So when Megan graduated from college last year, Stitch congratulated her on Twitter. “I was like, ‘I’m so proud of you. You’re incredible,’ hyping her up like I would a niece. I don’t do it with the expectation that they’ll see it but with the hope that if they do see it, especially if things are tough, that they’ll say ‘this blue check… said something nice to me.'”

Henn also feels protective of her kids. “I coo at all my idols when they act cute, I want good things for all my favorite characters. But as for my sons and daughters, mostly I just get this sense that they are all undervalued and I want to be sure that they receive the attention and recognition they deserve.”

SEE ALSO: ‘Emotional support K-pop boys’ help fans with their mental health

When K-pop group BTS opened personal Instagram accounts she said she was excited to have more of their content on her timeline. But when her son/crush Yeonjun opened his account earlier this week, “My instant reaction was ‘oh my god, my baby,'” she says, adding the pleading face emoji for emphasis, “as if it was some huge achievement.”

Valerie Lopez, a 23-year-old writer, says she tends to be drawn to K-pop idols that are introverted, like her. “I have different categories for son/daughter and bro/sister,” she says over DM, which may be because “I am an older sister, too, and Latina so I feel like my upbringing also influences this; we are always taught to care for younger people.”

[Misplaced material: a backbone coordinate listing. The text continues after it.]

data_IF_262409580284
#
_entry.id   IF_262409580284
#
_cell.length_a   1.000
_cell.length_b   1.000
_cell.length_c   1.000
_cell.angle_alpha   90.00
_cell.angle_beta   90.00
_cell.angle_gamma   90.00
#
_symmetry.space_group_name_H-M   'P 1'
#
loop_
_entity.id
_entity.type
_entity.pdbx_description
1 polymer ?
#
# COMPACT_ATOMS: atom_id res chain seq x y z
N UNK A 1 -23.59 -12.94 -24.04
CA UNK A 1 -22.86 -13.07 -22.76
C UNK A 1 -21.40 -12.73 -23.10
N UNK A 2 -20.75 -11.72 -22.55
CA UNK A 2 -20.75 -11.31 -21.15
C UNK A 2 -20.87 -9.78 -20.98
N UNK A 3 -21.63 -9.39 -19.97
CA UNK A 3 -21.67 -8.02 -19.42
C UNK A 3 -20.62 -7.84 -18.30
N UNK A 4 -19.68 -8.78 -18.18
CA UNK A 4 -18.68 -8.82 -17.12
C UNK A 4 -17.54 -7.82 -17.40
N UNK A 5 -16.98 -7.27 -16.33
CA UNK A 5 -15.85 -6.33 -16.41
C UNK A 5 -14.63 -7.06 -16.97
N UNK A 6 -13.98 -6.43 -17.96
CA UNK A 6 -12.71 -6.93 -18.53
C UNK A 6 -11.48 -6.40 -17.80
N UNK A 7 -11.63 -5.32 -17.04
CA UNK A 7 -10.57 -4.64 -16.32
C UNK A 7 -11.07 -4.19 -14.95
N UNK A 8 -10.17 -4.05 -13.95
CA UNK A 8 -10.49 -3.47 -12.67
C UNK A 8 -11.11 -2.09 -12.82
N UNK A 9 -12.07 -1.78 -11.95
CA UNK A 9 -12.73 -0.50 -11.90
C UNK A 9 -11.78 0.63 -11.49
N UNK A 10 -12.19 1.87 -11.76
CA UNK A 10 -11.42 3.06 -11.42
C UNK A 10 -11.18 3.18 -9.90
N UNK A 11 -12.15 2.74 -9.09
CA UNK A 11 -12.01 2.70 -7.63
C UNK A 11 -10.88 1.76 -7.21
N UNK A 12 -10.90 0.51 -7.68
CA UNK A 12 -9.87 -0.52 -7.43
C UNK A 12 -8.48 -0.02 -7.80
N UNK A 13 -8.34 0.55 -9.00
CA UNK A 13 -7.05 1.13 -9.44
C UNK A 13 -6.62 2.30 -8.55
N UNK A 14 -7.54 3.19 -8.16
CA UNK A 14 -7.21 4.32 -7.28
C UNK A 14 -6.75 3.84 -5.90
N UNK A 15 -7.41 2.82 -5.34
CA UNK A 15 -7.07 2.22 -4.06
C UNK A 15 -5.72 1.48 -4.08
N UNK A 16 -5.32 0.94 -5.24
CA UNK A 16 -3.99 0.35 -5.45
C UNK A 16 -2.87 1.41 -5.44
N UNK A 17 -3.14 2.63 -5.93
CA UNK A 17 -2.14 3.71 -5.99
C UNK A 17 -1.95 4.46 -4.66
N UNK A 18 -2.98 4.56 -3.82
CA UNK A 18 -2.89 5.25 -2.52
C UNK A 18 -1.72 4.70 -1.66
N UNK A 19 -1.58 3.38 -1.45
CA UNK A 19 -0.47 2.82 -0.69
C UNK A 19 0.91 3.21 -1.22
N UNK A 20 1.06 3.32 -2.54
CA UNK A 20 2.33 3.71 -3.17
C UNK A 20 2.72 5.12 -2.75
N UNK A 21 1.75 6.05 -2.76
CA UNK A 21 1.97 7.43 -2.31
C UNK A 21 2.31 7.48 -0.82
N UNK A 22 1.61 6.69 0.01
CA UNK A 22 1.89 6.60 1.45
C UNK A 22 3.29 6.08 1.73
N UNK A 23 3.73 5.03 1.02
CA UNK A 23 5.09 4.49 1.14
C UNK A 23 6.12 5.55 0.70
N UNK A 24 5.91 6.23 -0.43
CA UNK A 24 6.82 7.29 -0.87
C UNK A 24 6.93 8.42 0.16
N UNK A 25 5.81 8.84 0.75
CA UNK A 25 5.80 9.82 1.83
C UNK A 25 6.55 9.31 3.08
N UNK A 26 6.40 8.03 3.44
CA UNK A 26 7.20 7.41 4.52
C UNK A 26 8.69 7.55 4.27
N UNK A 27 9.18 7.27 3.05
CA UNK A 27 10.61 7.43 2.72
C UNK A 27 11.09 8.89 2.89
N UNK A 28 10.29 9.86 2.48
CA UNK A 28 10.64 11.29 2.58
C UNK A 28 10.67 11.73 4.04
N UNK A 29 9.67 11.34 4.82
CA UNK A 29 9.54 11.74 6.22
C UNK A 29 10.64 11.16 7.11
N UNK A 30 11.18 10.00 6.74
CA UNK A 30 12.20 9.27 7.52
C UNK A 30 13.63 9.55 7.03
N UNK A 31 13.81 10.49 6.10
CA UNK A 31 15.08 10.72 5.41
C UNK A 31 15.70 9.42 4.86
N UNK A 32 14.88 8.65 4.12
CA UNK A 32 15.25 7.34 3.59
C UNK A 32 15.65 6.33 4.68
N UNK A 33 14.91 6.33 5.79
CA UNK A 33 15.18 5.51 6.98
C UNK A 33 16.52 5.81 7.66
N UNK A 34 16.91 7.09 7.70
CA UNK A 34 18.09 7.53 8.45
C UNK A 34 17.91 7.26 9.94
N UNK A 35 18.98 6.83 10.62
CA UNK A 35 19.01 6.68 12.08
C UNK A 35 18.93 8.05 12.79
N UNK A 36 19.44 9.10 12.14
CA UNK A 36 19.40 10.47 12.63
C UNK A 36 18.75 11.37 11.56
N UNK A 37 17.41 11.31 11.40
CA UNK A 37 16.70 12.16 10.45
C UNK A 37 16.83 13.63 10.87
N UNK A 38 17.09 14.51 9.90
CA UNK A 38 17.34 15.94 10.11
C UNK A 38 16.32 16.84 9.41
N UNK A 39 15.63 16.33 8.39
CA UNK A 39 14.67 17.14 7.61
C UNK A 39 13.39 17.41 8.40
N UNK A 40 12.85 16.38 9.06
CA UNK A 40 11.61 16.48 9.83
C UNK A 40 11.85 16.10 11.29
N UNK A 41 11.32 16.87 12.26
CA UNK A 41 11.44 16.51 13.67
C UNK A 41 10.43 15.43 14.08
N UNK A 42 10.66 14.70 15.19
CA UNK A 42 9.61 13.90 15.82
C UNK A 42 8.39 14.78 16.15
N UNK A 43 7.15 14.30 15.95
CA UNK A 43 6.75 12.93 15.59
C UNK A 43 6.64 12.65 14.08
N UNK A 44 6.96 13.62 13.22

I can relate, since I see reflections of myself (and my ADHD and depression) in my favorite K-pop sons and daughters, too. Many of them exist in their own realities, can’t stop talking, mother other group members, or are unabashed nerds who hyperfixate on a hobby. I take solace in our similarities and feel like I can understand their experience of the world better, too.


I’m like, ‘Oh, you’re one of us. You cry sometimes in the bathroom.’

There is a limit to that connection. “It’s all dependent on their government-assigned personalities,” says Lopez, by which she means: The way a celebrity appears on screen and in public is not who they really are. Brennan agrees that unregulated feelings of closeness have the potential to “take you down a complicated route of falling in love with the potential of a person, not who they are.”

But research tells us that these attachments are usually net positive and tend to enrich our lives more than detract from it. 

In 2020, my colleague Amanda Yeo wrote about how son-adjacent “emotional support K-pop boys” help fans in myriad ways. Studies have shown that parasocial relationships can help regulate or mitigate loss of self-esteem and feelings of social rejection. Others have found that showing someone a picture of a favorite television character can increase their performance on certain cognitive tasks. Dr. Jennifer Barnes, a fiction writer and assistant professor of psychology at the University of Oklahoma, noted in a 2015 TED Talk on the subject that the benefits of real-world relationships correspond closely to the benefits of parasocial relationships. Her research found that people experience the same or heightened levels of grief over the death of a fictional character than for a real-world acquaintance.

“It’s almost as if our perceived social circle includes not only the real people who we actually know and actually love,” she says, “but the people we fictionally know and fictionally love as well.”